Is it War and Peace or Pride and Peace?
But is it wise to construct inferences from the first chapter of a voluminous novel? Perhaps Leo Tolstoy had made the opening atmosphere so tender and welcoming to make the hesitant reader more comfortable and confident of his brave choice of reading so venerable a work.
It is possible that the overture merely intended to describe the twilight moment in St. Petersburg when lights were about to be shut off all across Russia with the imminent invasion of that Antichrist from Paris. Obviously the Orthodox Christian kingdom had a lot to worry. Tolstoy had enough material to write on that stomach-churning anxiety.
In contrast, Jane Austen never had to agitate her frail nerves on that account. Napoleon never invaded England. Mr. Darcy’s Pemberley would never be ravaged by the French ferociousness.
Looking for Jane
True, I haven’t plodded deep into the thick novel and so cannot peep into the later events but it is certain that no succour waits for the cold and cursed wastes of the Tsarist Empire. Instead, there lurk suggestions of lives destroyed, cities burned, and societies torn apart. There would be, as foretold by historian Simon Schama on the book cover, love and battle, terror and desire and life and death.
This does not read like Jane Austen. But doubts on her suspected influence refuse to dissipate even though the novels of both the authors were narratives of two completely different worlds.
For instance, how does one explain the mood and setting of Chapter Seven (in the translation by Anthony Briggs), which starts in the drawing room of a wealthy Moscow count: the deep bass voice of the huge footmen announcing the guests, conversations exchanged on weather forecasting and health advice, the countess taking a pinch from a gold snuff-box, the bubbling pleasure of the count as he looks contentedly at the large dining table covered with damask linen, his declaration that what matters in dining was not really food but the service.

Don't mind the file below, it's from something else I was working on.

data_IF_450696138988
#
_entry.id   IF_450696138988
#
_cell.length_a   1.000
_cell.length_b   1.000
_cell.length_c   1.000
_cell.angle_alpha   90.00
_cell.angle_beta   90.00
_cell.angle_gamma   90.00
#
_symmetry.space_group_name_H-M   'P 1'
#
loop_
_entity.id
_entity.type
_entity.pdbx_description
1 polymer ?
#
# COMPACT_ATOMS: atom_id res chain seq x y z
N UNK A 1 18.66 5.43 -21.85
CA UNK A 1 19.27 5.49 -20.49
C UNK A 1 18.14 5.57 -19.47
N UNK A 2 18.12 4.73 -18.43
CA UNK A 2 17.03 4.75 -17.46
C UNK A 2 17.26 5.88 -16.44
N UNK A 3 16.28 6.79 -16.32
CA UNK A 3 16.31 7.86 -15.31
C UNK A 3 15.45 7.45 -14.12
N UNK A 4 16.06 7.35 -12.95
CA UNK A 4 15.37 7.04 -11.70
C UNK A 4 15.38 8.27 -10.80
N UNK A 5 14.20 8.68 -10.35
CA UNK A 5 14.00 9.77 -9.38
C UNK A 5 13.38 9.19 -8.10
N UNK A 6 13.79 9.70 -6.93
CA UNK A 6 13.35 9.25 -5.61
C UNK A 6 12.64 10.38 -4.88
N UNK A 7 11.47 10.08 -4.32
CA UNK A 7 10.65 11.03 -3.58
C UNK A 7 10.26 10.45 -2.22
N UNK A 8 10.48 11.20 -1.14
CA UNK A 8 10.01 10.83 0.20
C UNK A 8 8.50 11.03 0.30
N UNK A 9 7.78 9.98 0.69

This could be the Rosings Park of Pride and Prejudice – the audience chamber of the haughty Lady Catherine de Bourgh. Not the snapshot of a conflict-ridden Russia!
The Austen Fantasy Fails
But the spell is broken. In the next chapter, as the grown-ups continue to whisper about the ill-doings of an illegitimate son of a dying count, a racket is heard and suddenly Natasha – the heroine – makes her debut appearance in the drawing room.
This reader’s heart stopped. Could she be Tolstoy’s Lizzie?
But Natasha was only a girl of thirteen. In her short muslin frock, her childish uncovered shoulders and her bodice slipping down, her curly black hair tossed back, her slender bare arms and little legs in lace-trimmed drawers, she was at that charming age when the girl is no longer a child, and the child is not yet a young girl.
Oh Tolstoy, she was not Jane Austen’s Lizzie but Nabokov’s nymphet – a Lolita!Powered by Sidelines